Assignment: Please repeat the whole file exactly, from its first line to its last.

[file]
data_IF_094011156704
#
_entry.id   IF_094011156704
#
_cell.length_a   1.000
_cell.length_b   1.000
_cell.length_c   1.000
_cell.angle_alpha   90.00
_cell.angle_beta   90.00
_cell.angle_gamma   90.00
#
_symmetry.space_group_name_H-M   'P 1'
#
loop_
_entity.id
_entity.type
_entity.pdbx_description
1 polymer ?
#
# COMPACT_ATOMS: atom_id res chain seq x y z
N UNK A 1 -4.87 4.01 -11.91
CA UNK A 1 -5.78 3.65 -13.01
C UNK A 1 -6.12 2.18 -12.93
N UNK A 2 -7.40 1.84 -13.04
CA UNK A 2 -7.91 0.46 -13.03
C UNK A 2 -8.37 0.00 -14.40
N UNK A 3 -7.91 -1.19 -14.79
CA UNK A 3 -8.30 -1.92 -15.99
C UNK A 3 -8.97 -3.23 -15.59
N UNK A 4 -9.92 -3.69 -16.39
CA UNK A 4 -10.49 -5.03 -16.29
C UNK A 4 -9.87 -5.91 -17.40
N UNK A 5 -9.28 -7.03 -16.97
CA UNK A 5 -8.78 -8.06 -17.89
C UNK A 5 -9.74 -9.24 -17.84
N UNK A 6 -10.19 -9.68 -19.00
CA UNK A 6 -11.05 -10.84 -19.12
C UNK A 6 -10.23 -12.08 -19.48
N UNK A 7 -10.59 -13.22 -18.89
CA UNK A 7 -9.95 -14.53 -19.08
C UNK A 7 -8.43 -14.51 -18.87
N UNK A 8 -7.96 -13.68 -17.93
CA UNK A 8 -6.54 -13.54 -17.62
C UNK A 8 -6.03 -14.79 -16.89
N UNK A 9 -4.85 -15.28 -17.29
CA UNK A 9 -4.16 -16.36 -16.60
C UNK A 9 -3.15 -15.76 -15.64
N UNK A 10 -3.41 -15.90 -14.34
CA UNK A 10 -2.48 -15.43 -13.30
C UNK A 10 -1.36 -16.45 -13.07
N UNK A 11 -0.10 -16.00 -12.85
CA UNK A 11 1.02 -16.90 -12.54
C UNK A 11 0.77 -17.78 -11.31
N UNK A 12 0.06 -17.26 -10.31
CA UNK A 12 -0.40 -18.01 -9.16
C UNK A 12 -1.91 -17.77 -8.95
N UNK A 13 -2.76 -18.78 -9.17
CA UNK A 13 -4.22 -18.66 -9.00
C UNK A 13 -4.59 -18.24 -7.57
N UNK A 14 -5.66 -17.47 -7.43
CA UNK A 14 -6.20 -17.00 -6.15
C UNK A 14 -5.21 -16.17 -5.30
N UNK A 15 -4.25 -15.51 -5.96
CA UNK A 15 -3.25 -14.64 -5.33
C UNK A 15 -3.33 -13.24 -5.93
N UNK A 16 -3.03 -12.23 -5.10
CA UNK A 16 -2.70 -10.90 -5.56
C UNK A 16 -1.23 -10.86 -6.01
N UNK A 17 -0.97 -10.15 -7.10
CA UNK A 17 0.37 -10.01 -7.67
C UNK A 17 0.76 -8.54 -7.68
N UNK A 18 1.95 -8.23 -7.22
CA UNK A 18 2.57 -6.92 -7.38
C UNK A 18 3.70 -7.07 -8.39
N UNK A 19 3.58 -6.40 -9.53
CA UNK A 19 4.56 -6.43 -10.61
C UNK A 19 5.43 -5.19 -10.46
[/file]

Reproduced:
data_IF_094011156704
#
_entry.id   IF_094011156704
#
_cell.length_a   1.000
_cell.length_b   1.000
_cell.length_c   1.000
_cell.angle_alpha   90.00
_cell.angle_beta   90.00
_cell.angle_gamma   90.00
#
_symmetry.space_group_name_H-M   'P 1'
#
loop_
_entity.id
_entity.type
_entity.pdbx_description
1 polymer ?
#
# COMPACT_ATOMS: atom_id res chain seq x y z
N UNK A 1 -4.87 4.01 -11.91
CA UNK A 1 -5.78 3.65 -13.01
C UNK A 1 -6.12 2.18 -12.93
N UNK A 2 -7.40 1.84 -13.04
CA UNK A 2 -7.91 0.46 -13.03
C UNK A 2 -8.37 0.00 -14.40
N UNK A 3 -7.91 -1.19 -14.79
CA UNK A 3 -8.30 -1.92 -15.99
C UNK A 3 -8.97 -3.23 -15.59
N UNK A 4 -9.92 -3.69 -16.39
CA UNK A 4 -10.49 -5.03 -16.29
C UNK A 4 -9.87 -5.91 -17.40
N UNK A 5 -9.28 -7.03 -16.97
CA UNK A 5 -8.78 -8.06 -17.89
C UNK A 5 -9.74 -9.24 -17.84
N UNK A 6 -10.19 -9.68 -19.00
CA UNK A 6 -11.05 -10.84 -19.12
C UNK A 6 -10.23 -12.08 -19.48
N UNK A 7 -10.59 -13.22 -18.89
CA UNK A 7 -9.95 -14.53 -19.08
C UNK A 7 -8.43 -14.51 -18.87
N UNK A 8 -7.96 -13.68 -17.93
CA UNK A 8 -6.54 -13.54 -17.62
C UNK A 8 -6.03 -14.79 -16.89
N UNK A 9 -4.85 -15.28 -17.29
CA UNK A 9 -4.16 -16.36 -16.60
C UNK A 9 -3.15 -15.76 -15.64
N UNK A 10 -3.41 -15.90 -14.34
CA UNK A 10 -2.48 -15.43 -13.30
C UNK A 10 -1.36 -16.45 -13.07
N UNK A 11 -0.10 -16.00 -12.85
CA UNK A 11 1.02 -16.90 -12.54
C UNK A 11 0.77 -17.78 -11.31
N UNK A 12 0.06 -17.26 -10.31
CA UNK A 12 -0.40 -18.01 -9.16
C UNK A 12 -1.91 -17.77 -8.95
N UNK A 13 -2.76 -18.78 -9.17
CA UNK A 13 -4.22 -18.66 -9.00
C UNK A 13 -4.59 -18.24 -7.57
N UNK A 14 -5.66 -17.47 -7.43
CA UNK A 14 -6.20 -17.00 -6.15
C UNK A 14 -5.21 -16.17 -5.30
N UNK A 15 -4.25 -15.51 -5.96
CA UNK A 15 -3.25 -14.64 -5.33
C UNK A 15 -3.33 -13.24 -5.93
N UNK A 16 -3.03 -12.23 -5.10
CA UNK A 16 -2.70 -10.90 -5.56
C UNK A 16 -1.23 -10.86 -6.01
N UNK A 17 -0.97 -10.15 -7.10
CA UNK A 17 0.37 -10.01 -7.67
C UNK A 17 0.76 -8.54 -7.68
N UNK A 18 1.95 -8.23 -7.22
CA UNK A 18 2.57 -6.92 -7.38
C UNK A 18 3.70 -7.07 -8.39
N UNK A 19 3.58 -6.40 -9.53
CA UNK A 19 4.56 -6.43 -10.61
C UNK A 19 5.43 -5.19 -10.46